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MBA students kick off newest "I Have a Dream" Program to help youngsters earn high school, college diplomas

STANFORD -- Stanford Business School students have launched a program to help 56 elementary school pupils earn high school diplomas and go on to college through the first "I Have a Dream" program organized on a college campus.

In addition to raising $405,000 to help current third and fourth graders at Flood School in nearby East Palo Alto, the Business School sponsors have made commitments to be role models, tutors, and advisers for the pupils through their years before high school graduation. Like the original "I Have a Dream" program launched in 1981 by industrialist Eugene Lang, the Flood School program will fund a social worker to work with the youngsters and will guarantee partial college tuition to those who graduate from high school.

Lang, who proposed the first "I Have a Dream" program at his alma mater, Public School 121 in East Harlem, N.Y., will be in the Bay Area May 17 and 18 to meet with "I Have a Dream" organizers and participants.

The Flood School program is the fourth "I Have a Dream" program organized in the San Francisco Bay Area. The earlier programs, established in 1988 and 1989, are at John Davidson Elementary School in Vallejo, at Sheridan School in San Francisco, and at Peres and Verde Elementary schools in Richmond.

The Bay Area Chapter of the "I Have a Dream" Foundation is part of a national network founded by Lang that operates 141 programs with more than 10,000 pupils. The local chapter coordinates efforts to organize new programs in addition to operating ongoing fundraising efforts.

"In the four years since we started our first program in the Bay Area, we have seen real results," said Lisa Evans, president of the Bay Area "I Have a Dream" Foundation. "Parental support is increasing, and the dropout rate so far is lower than expected. The Flood School program is an important new addition."

The Flood School program grew from an idea MBA student David Michael had during a bus trip in China. "As I was riding through China, I was struck by how many young minds are wasted in the world," said Michael, who tutored in a Vietnamese refugee camp before coming to the Business School. He recalled seeing a television report on Lang's program in New York. "I wanted to make a difference for a group of kids, but I didn't want to wait until I was a retired millionaire," recalled Michael.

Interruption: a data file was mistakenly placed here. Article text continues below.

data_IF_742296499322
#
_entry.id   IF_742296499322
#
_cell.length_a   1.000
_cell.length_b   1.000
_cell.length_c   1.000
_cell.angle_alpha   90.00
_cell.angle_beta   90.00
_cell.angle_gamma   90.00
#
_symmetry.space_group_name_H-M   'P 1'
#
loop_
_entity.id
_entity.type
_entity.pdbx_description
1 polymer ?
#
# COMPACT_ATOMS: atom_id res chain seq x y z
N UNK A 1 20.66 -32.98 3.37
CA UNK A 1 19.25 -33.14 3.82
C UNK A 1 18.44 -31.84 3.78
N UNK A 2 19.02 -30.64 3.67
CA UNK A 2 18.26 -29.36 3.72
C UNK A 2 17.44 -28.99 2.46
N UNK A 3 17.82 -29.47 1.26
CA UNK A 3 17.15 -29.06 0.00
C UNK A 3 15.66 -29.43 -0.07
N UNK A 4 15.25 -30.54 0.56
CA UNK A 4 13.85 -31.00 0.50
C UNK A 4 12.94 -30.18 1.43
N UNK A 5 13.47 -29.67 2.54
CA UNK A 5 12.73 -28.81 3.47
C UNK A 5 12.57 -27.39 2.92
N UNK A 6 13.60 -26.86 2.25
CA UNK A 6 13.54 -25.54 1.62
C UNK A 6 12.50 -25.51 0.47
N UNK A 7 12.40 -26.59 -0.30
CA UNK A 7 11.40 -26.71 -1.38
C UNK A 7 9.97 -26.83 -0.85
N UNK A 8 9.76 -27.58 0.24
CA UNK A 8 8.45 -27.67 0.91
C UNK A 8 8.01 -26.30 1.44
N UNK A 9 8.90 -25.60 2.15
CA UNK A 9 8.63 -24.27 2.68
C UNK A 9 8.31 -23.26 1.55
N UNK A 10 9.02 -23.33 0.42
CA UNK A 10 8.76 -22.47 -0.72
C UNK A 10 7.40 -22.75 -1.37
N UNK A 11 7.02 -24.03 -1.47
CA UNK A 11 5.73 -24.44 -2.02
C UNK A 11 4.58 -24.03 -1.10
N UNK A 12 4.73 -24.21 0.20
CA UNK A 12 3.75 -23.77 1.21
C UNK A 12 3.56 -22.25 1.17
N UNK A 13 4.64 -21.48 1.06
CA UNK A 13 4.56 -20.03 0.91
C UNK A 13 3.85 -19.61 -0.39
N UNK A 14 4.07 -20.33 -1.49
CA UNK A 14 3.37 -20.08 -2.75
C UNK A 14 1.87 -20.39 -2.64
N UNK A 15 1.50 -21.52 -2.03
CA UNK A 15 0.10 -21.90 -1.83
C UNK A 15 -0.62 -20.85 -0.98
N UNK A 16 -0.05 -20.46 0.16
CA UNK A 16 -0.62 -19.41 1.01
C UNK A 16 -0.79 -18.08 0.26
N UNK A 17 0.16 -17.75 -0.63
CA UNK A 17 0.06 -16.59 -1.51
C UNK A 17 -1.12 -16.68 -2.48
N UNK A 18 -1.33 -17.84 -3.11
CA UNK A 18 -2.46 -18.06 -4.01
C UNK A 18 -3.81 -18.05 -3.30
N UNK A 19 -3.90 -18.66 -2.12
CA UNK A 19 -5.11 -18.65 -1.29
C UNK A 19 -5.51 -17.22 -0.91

In 1990, he launched the fund-raising drive with classmates Peter Dumanian and Nick Folger. All three will receive their MBA degrees next month. A core group of 20 students refined the idea, raised money, and began an intensive tutoring and enrichment program at Flood School.

Both Dumanian and Folger had been involved with programs for minority children before coming to Stanford and were drawn to the "Dream" program because it offered a chance to focus resources on a small group of youngsters - with a better chance of making an important difference.

"I believe that everybody should have an opportunity to make what they will of their lives," said Folger. "I think recent events have shown that there are major portions of our country that don't share in those opportunities. I know that this program is just a dent, a very small contribution to solving an enormous problem, but the feeling that we could band together and make even a small contribution is inspiring."

After the Los Angeles riots, MBA students filled the Business School's auditorium to explore their thoughts. "A lot of us felt an overwhelming sense of despair," recalls Nancy Katz, a first- year MBA student who is a volunteer tutor at Flood School. "People wanted to know what they could do. This is one way we can get people to interact who wouldn't normally do so.

"These kids tell me incredible things when I'm tutoring. It's amazing what these 10-year-olds know and what they deal with every day on the streets," she said.

"Although they may face serious problems, you see the intelligence and capabilities in these kids' eyes," said Folger. "It's imperative that that part of them is nurtured. If they're allowed to develop, they're going to make some great contributions."

One of the goals of the Stanford program is to inspire other business and professional schools to launch similar efforts.

"We've used the ideas we learn at the Business School," said Michael, "how to conceive of and market an idea, how to design an organization, and how to motivate people to kill themselves to make something like this happen."

The student effort has raised enough money to allow the group to pledge college scholarships totaling $4,800 each over four years to the current third and fourth graders. The funds came from Business School alumni, students and faculty, as well as individual and corporate gifts over the past two years. The student fund- raisers themselves contributed $22,000. Fund-raising efforts will continue through an independent, non-profit board, including Business School students, staff, faculty and alumni. The group is now developing a handbook titled How to Establish a Student- Initiated Dream Program.



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